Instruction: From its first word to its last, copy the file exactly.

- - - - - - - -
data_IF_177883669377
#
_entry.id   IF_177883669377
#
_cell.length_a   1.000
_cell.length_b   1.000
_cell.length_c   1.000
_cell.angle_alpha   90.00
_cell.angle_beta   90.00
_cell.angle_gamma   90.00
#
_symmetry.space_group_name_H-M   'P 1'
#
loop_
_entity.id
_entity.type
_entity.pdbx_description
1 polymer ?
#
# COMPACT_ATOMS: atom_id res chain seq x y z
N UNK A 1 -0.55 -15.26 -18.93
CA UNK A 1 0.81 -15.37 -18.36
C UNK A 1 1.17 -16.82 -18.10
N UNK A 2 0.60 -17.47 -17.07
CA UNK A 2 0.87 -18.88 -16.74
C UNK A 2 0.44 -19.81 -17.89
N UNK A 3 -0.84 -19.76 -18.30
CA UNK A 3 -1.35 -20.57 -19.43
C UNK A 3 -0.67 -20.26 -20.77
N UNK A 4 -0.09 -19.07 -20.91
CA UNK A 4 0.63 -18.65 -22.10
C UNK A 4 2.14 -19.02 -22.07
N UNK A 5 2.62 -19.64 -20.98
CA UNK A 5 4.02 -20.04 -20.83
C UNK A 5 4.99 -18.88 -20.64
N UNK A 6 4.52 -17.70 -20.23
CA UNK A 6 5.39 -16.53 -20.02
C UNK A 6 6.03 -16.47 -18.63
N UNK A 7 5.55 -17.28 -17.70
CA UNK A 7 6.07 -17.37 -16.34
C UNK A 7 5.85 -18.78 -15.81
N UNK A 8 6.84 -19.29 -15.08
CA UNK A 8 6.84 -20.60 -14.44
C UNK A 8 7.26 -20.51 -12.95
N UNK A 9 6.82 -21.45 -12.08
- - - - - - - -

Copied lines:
data_IF_177883669377
#
_entry.id   IF_177883669377
#
_cell.length_a   1.000
_cell.length_b   1.000
_cell.length_c   1.000
_cell.angle_alpha   90.00
_cell.angle_beta   90.00
_cell.angle_gamma   90.00
#
_symmetry.space_group_name_H-M   'P 1'
#
loop_
_entity.id
_entity.type
_entity.pdbx_description
1 polymer ?
#
# COMPACT_ATOMS: atom_id res chain seq x y z
N UNK A 1 -0.55 -15.26 -18.93
CA UNK A 1 0.81 -15.37 -18.36
C UNK A 1 1.17 -16.82 -18.10
N UNK A 2 0.60 -17.47 -17.07
CA UNK A 2 0.87 -18.88 -16.74
C UNK A 2 0.44 -19.81 -17.89
N UNK A 3 -0.84 -19.76 -18.30
CA UNK A 3 -1.35 -20.57 -19.43
C UNK A 3 -0.67 -20.26 -20.77
N UNK A 4 -0.09 -19.07 -20.91
CA UNK A 4 0.63 -18.65 -22.10
C UNK A 4 2.14 -19.02 -22.07
N UNK A 5 2.62 -19.64 -20.98
CA UNK A 5 4.02 -20.04 -20.83
C UNK A 5 4.99 -18.88 -20.64
N UNK A 6 4.52 -17.70 -20.23
CA UNK A 6 5.39 -16.53 -20.02
C UNK A 6 6.03 -16.47 -18.63
N UNK A 7 5.55 -17.28 -17.70
CA UNK A 7 6.07 -17.37 -16.34
C UNK A 7 5.85 -18.78 -15.81
N UNK A 8 6.84 -19.29 -15.08
CA UNK A 8 6.84 -20.60 -14.44
C UNK A 8 7.26 -20.51 -12.95
N UNK A 9 6.82 -21.45 -12.08